Cyber Acoustics: The sound of success

Cobalt Designworks owners Jennifer Corio and Dave Frei

The Cyber Acoustics’s team
Pictured: A portion of the Cyber Acoustics’s team at the company’s Vancouver location along Northeast 109th Avenue. Photo: Nicholas Shannon Kulmac_of the VBJ

Words to live by in any industry, these are the underpinnings of David Dietz’ business, Cyber Acoustics LLC, which designs, produces and markets speakers, headsets, headphones and microphones, as well as covers for small-form factor devices such as tablets and Kindles. Co-owner and president, Dietz founded his business in 1996 here in Vancouver.

“It was a typical startup, working out of the house,” recalled Dietz.

Since that first year, Cyber Acoustics has experienced tremendous growth. They’ve moved seven times, and Dietz now employs 20 people in Vancouver, recently adding a social media director and a marketing manager. Another 16 employees work for the firm in Asia.

Stereo speakersFor the last six years, the firm has occupied a 60,000 square-foot facility in Vancouver that houses their design team, sales and marketing staff and day-to-day operations. An office in Hong Kong serves as their product development, production and worldwide distribution center.

For Cyber Acoustics, said Dietz, “speakers are our bread and butter,” followed by headsets and microphones. Customers segments include gaming, home and office, and education and government. For example, the company recently bid on an equipment contract for the IRS, and as technology in the classroom increases in importance, so does the need for products such as those sold by Cyber Acoustics.

The Vancouver-based company sells its products directly to customers through their website, as well as through “big box” stores, including CDW,, Fred Meyer, Walmart, and Staples.

Dietz attributes his firm’s continued success to three strengths: First, he said, it is important to offer a low-priced product with great features and performance. Second, he said, customer service – including telling the truth even if you make a mistake – is paramount. And finally, he added, maintaining a sense of creativity helps keep the company fresh.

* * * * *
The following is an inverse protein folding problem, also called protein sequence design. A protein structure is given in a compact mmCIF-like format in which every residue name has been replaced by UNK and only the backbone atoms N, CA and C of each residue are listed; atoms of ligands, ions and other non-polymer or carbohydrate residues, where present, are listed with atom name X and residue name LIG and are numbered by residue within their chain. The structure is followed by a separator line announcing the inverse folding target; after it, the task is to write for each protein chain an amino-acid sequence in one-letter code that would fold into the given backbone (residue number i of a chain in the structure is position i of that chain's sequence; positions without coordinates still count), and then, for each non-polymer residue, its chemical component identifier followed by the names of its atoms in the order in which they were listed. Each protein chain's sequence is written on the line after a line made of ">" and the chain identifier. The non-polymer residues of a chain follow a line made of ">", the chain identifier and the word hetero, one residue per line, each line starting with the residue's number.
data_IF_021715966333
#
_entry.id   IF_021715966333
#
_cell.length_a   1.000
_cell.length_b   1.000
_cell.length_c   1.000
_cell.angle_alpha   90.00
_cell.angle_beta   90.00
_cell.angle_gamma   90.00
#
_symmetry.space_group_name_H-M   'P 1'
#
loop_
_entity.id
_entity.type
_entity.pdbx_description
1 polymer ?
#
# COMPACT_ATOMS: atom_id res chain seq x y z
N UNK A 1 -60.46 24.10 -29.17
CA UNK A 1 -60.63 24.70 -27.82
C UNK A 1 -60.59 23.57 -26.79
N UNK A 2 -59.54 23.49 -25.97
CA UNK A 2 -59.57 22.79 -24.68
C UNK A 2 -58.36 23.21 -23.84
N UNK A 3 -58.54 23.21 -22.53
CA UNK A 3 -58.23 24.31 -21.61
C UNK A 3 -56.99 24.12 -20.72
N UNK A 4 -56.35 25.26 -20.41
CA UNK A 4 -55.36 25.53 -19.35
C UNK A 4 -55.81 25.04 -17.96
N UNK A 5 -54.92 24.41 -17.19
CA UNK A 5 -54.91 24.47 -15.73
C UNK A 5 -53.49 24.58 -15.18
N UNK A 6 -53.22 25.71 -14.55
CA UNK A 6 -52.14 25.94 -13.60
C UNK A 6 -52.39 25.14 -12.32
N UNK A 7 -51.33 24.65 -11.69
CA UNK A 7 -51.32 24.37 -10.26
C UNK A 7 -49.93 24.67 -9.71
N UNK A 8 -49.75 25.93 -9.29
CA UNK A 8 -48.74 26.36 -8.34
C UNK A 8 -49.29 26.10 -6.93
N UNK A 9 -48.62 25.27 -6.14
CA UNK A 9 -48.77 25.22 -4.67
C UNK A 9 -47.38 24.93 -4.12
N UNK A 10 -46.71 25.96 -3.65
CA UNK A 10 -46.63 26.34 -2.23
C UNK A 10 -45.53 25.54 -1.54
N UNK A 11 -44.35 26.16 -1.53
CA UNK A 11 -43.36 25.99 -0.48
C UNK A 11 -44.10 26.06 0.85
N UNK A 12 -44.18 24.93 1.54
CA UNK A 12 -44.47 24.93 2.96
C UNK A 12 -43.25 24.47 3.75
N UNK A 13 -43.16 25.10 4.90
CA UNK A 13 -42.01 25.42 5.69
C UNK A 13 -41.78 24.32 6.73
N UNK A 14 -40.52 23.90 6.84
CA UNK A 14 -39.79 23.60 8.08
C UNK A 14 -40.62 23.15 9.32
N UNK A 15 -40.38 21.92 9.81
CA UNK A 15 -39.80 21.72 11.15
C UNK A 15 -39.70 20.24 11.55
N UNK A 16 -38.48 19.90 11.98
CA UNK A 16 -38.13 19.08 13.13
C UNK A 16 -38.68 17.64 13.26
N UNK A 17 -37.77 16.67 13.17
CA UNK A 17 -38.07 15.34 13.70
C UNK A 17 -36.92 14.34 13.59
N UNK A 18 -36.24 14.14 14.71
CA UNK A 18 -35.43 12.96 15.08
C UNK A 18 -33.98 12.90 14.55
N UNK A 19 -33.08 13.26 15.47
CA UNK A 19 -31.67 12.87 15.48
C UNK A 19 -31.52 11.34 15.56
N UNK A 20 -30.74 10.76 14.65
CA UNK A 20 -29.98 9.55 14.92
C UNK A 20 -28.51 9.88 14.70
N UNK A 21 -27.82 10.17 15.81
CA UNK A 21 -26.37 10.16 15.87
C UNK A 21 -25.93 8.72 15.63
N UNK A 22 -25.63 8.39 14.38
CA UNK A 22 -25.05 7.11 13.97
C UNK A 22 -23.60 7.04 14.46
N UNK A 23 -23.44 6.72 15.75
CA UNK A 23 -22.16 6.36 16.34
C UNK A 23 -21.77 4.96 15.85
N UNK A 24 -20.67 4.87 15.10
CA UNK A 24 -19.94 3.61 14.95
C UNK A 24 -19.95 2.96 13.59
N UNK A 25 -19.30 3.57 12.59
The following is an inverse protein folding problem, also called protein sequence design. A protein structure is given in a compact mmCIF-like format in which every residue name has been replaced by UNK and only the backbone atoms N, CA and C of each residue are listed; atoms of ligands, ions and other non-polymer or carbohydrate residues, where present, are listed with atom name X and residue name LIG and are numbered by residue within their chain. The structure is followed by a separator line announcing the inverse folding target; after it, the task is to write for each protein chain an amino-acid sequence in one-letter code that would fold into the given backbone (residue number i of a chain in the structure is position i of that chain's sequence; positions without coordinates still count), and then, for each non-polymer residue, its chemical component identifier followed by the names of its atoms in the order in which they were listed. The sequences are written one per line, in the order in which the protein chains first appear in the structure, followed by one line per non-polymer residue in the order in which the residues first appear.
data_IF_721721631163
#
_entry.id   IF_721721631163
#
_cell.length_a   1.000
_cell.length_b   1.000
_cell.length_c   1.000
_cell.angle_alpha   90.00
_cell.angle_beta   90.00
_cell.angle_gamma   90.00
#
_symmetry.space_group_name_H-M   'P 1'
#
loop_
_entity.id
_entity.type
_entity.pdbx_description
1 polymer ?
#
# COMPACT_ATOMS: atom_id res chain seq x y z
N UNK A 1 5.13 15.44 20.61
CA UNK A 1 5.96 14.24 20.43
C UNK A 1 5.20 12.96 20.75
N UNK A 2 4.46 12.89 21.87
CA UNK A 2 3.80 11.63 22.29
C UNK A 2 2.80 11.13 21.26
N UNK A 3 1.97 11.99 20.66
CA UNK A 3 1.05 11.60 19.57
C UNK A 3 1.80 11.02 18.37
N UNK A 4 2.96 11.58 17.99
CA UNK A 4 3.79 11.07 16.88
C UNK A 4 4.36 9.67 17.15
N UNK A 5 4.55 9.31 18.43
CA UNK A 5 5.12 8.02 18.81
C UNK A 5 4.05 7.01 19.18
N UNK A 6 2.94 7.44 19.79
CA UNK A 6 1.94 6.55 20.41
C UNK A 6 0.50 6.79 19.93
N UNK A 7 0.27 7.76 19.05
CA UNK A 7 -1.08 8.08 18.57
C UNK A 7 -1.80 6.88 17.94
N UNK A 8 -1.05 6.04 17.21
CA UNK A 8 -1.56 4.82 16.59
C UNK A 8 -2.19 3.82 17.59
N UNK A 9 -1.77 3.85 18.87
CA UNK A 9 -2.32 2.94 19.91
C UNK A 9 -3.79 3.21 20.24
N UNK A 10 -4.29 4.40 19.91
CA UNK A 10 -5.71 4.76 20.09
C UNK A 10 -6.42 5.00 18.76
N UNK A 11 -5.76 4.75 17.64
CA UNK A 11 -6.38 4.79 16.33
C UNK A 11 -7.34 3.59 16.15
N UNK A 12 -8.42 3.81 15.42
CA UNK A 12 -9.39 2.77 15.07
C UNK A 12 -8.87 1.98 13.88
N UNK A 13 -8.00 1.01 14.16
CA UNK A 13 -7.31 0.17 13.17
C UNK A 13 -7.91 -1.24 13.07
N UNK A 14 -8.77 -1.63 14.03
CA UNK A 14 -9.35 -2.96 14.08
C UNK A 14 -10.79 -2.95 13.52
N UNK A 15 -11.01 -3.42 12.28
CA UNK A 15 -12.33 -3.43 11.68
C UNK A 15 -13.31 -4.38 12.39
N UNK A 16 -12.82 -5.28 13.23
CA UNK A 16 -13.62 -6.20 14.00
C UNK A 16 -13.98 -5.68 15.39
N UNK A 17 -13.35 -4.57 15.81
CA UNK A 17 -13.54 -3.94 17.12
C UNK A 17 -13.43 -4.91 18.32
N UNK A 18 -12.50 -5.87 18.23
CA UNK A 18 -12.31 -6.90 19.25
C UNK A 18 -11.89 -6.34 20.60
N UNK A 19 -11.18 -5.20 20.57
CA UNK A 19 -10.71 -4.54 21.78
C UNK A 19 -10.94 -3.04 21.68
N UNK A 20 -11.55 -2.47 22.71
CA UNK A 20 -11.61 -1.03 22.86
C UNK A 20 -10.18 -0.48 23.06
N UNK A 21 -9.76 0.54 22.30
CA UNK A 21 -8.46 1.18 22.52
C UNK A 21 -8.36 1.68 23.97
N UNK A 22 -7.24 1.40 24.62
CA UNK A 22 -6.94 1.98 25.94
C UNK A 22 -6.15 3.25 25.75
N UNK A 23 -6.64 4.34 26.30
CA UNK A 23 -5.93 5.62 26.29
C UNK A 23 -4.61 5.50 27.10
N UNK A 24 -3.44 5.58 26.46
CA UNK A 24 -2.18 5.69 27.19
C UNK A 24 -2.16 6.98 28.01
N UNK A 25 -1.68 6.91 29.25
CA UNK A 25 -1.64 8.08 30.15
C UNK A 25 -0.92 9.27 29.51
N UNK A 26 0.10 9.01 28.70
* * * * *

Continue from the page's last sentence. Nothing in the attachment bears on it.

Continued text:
“Tell me what I don’t know, so I can make us better,” he stated.

Maroo tablet computer covers
Two years ago, David Dietz’ company launched Maroo, a fashionable line of tablet computer covers. Photo: Nicholas Shannon Kulmac
This sense of creativity led the company to launch a new brand, Maroo, two years ago. Maroo, according to Dietz, “is a fashion play for the iPad,” selling iPad covers that have bumpers on the corners that protect the tablet if it’s dropped.

To demonstrate the effectivenessof the bumpers, said Dietz, he throws his iPad 10 to 30 feet several times a week. The chassis disperses the energy, and the iPad remains unharmed.

The Maroo brand offers several fashion-oriented designs. Last year, the company commissioned local clothing designer, Seth Aaron, to create a special line of iPad covers. Dietz said Aaron, a previous winner of the design competition television show “Project Runway,” is “as good as you can get in fashion design, and he’s right here in Vancouver!”

According to Dietz, the Maroo brand has been widely accepted in Europe and Asia – so much so that he hopes to open a distribution center in Europe within the next two years.

“It’s done extremely well,” he said, “far beyond our expectations.”

Dietz, who refers to his company as a “working man’s company,” said he prefers to keep a low profile, and was a little uncomfortable touting his firm’s success.

“We have great customers,” said Dietz. “They’re our most valuable asset. We’ve been blessed every step of the way.”

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